Life reported: “The dam is intended to give work to Montana’s unemployed and incidentally to promote carriage of commerce on the Missouri [River]… It has paid wages to as many as 10,000 veterans, parched farmers and plain unemployed parents…”² The Army Corps of Engineers, ultimately responsible for the dam’s construction, estimated the number of workers to be even higher.³

Historian, Rafe Sigmundstad, describes the construction of the dam’s diversion tunnels—of which the steel liner shown in Bourke-White’s photograph is a part—giving us a sense of the dangerous work needed to complete the complicated dam structure.

“The Missouri River flows through four diversion tunnels running under the east abutment of the Fort Peck Dam. How they got there is quite a story. Gangs of workers took turns cutting into the shale with coal saws that would pivot about an axis to make a 15-foot cut. Then the material was blasted out of the tunnel, scooped into railcars and removed while more digging commenced. This happened day in and day out. Three shifts totaling 4,000 men worked on the tunnels day and night, removing about 5 million cubic yards of material to make way for the tunnels. Residents grew used to the constant noise of the blasting. Serious landslides occurred during the excavation, due to bentonite fault seams in the bedrock. The bedrock itself, known as bearpaw shale, was extremely high in water volume and some 300 yards thick.”4

In addition to the construction photos, Bourke-White documented the people and the newly constructed Fort Peck City built by the Army engineers to house the workers on the dam. The city was built to house the workers, not their families. For additional housing, rent was charged which left the married worker without enough money to house the family elsewhere. Consequently, workers with families moved farther afield into self-constructed shanty towns.5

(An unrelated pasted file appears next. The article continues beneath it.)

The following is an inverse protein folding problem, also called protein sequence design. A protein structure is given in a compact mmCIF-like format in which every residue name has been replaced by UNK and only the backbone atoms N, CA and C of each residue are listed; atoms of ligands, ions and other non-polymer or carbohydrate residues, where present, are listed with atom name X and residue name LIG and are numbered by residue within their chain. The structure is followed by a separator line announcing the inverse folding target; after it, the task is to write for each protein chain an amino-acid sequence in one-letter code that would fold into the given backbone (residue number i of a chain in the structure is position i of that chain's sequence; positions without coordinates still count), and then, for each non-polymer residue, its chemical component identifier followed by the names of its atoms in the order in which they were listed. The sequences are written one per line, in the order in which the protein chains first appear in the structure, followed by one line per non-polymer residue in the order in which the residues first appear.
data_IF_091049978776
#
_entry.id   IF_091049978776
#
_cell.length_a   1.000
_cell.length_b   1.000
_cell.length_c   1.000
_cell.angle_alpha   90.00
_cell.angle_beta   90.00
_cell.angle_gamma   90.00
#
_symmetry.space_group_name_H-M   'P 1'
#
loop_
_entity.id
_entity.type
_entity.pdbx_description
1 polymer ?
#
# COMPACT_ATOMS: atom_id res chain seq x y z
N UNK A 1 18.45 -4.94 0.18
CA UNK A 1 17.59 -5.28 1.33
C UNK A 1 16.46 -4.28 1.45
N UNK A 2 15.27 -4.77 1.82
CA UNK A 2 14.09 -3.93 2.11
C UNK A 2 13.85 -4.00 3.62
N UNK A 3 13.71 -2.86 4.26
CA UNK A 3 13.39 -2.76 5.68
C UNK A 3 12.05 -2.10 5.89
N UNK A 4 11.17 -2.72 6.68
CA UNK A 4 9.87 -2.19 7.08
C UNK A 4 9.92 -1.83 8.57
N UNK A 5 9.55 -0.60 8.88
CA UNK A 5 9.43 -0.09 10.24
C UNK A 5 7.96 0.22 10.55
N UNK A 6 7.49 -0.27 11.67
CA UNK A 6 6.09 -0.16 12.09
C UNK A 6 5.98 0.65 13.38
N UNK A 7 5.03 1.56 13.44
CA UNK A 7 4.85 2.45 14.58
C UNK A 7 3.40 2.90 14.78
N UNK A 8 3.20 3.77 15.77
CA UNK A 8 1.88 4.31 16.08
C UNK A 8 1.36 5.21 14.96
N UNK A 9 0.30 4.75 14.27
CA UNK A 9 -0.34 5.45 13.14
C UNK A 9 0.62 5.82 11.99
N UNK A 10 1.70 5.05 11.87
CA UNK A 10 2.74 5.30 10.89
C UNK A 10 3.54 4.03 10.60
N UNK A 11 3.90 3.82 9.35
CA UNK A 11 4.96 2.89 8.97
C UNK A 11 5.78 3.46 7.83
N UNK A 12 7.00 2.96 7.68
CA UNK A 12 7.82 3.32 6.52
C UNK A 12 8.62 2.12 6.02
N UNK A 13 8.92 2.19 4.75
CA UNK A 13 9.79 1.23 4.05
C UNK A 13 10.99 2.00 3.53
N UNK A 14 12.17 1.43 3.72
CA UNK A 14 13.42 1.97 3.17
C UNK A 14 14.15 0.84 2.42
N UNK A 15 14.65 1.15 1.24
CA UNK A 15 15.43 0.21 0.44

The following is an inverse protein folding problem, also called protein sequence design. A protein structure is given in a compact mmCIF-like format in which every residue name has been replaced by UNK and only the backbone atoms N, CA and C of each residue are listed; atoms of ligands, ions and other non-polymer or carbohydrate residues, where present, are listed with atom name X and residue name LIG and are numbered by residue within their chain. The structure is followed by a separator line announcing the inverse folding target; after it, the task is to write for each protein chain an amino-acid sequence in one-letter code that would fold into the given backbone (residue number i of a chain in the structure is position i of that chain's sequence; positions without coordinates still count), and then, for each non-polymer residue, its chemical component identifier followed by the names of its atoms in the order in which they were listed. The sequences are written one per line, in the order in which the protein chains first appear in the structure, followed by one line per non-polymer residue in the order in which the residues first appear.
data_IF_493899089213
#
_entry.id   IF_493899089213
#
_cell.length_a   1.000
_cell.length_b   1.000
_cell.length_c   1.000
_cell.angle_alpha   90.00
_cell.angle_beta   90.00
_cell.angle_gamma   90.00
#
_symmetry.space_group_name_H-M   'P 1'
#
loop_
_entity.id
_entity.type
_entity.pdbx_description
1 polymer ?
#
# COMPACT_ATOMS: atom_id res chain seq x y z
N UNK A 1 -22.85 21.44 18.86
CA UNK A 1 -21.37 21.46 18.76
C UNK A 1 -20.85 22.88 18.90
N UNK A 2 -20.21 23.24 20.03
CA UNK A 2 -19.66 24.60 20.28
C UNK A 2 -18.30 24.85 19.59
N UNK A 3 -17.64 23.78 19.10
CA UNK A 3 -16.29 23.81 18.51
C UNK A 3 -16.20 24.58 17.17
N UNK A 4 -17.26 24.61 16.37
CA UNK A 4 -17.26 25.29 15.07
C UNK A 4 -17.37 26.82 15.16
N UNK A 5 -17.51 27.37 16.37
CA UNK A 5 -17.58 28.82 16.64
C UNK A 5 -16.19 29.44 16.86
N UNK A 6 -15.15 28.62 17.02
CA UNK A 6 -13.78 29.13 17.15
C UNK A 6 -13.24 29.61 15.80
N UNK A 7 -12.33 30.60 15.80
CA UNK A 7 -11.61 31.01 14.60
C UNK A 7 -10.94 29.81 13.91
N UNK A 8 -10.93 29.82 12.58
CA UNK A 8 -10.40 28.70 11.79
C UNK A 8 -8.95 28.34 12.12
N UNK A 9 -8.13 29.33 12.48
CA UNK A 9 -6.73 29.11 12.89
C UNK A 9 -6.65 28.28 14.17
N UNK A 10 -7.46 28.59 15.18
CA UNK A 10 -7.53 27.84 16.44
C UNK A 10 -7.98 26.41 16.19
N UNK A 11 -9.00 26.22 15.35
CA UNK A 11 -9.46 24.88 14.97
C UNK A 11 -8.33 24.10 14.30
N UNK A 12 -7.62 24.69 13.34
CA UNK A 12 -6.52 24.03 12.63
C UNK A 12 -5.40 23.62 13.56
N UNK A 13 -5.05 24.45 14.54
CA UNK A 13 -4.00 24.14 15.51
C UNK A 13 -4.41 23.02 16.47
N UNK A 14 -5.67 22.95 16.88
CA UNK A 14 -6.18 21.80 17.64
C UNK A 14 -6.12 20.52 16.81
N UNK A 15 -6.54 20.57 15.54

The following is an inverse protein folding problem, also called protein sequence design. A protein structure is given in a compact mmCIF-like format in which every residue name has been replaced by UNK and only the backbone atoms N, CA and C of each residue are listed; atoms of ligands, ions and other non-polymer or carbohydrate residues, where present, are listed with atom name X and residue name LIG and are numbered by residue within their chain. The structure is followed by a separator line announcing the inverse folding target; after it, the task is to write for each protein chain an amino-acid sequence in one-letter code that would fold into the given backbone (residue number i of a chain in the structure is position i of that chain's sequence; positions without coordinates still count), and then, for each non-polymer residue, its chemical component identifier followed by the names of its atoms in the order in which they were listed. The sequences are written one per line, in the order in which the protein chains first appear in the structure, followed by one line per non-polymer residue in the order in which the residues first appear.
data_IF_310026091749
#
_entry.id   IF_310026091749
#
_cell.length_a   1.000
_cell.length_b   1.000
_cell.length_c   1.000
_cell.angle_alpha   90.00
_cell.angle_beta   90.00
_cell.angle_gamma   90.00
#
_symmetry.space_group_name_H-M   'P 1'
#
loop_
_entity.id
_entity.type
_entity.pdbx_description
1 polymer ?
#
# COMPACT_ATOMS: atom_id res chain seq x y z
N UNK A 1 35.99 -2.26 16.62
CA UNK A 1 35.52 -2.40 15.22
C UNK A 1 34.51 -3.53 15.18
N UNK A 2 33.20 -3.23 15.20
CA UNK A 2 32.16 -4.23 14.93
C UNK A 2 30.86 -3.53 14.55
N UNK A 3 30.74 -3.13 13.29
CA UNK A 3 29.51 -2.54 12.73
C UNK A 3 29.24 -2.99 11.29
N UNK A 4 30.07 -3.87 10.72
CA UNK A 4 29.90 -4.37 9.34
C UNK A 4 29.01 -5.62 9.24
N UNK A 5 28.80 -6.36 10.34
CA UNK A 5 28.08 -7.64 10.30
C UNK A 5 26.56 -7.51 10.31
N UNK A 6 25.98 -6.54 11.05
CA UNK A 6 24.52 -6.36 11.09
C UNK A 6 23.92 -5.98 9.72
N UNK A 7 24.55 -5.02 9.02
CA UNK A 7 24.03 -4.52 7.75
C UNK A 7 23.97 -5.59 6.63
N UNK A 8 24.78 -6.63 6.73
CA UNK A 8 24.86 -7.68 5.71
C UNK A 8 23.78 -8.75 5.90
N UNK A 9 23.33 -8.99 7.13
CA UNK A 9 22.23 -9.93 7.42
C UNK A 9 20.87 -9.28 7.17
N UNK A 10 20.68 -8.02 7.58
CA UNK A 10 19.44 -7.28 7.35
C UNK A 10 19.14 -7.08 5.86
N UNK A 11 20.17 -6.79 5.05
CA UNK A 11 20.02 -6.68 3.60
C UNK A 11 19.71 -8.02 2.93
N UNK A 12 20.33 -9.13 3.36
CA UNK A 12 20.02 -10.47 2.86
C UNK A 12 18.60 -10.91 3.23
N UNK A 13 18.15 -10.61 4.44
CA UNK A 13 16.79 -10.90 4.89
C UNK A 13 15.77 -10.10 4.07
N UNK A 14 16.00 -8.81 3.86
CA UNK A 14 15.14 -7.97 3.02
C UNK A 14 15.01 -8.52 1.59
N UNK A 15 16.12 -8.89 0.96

When the editors of Life sent Bourke-White on this assignment, what they expected were the construction photos that only Margaret Bourke-White could take, but what they got was a human document of American frontier life.6 On this Labor Day, take a moment to think about the human effort that went into constructing our roads, bridges, dams, office buildings, and homes.

—Traci Timmons, Librarian*

*This author acknowledges the negative impact the Fort Peck Dam had on the Fort Peck Assiniboine and Sioux Tribes. To learn more, read The History of the Fort Peck Assiniboine and Sioux Tribes, 1800-2000 by David Reed Miller (Helena, Mont: Fort Peck Community College, 2008), p. 319-344.

Image: Wind Tunnel Construction, Fort Peck Dam, Montana, 1936, Margaret Bourke-White, gelatin silver photograph, sheet: 20 x 16 in. Gift of friends in memory of Willis Woods, 88.24, © Time Inc., All Rights Reserved